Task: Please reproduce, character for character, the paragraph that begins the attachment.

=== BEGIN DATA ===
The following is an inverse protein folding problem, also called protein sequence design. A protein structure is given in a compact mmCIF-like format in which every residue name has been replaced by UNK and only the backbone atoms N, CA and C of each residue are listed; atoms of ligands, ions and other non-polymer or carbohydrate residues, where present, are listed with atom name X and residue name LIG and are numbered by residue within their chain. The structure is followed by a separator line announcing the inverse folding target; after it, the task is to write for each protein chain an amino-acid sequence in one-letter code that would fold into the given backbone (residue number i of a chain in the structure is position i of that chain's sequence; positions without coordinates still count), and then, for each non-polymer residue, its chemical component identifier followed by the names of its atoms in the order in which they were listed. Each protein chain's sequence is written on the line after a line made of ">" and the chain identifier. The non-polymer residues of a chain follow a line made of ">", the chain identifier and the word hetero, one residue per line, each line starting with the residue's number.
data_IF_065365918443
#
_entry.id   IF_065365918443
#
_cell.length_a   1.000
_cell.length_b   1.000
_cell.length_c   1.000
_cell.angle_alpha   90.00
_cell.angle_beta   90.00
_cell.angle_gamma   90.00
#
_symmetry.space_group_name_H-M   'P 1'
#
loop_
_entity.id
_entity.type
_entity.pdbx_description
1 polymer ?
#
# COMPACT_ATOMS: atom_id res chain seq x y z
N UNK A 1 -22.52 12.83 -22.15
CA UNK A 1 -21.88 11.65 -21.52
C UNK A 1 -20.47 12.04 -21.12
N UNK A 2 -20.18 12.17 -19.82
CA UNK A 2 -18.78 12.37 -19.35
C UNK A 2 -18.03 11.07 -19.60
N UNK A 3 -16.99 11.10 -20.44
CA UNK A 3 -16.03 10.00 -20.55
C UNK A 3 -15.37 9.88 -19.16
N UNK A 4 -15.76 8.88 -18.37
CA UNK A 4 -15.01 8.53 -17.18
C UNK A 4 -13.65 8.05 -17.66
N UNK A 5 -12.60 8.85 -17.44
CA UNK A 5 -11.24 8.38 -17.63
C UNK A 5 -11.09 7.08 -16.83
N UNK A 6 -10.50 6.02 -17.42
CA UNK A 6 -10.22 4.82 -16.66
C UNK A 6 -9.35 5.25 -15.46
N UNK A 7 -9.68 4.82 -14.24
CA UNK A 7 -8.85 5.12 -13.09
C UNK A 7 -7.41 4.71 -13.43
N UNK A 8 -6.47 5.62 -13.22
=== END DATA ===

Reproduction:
The following is an inverse protein folding problem, also called protein sequence design. A protein structure is given in a compact mmCIF-like format in which every residue name has been replaced by UNK and only the backbone atoms N, CA and C of each residue are listed; atoms of ligands, ions and other non-polymer or carbohydrate residues, where present, are listed with atom name X and residue name LIG and are numbered by residue within their chain. The structure is followed by a separator line announcing the inverse folding target; after it, the task is to write for each protein chain an amino-acid sequence in one-letter code that would fold into the given backbone (residue number i of a chain in the structure is position i of that chain's sequence; positions without coordinates still count), and then, for each non-polymer residue, its chemical component identifier followed by the names of its atoms in the order in which they were listed. Each protein chain's sequence is written on the line after a line made of ">" and the chain identifier. The non-polymer residues of a chain follow a line made of ">", the chain identifier and the word hetero, one residue per line, each line starting with the residue's number.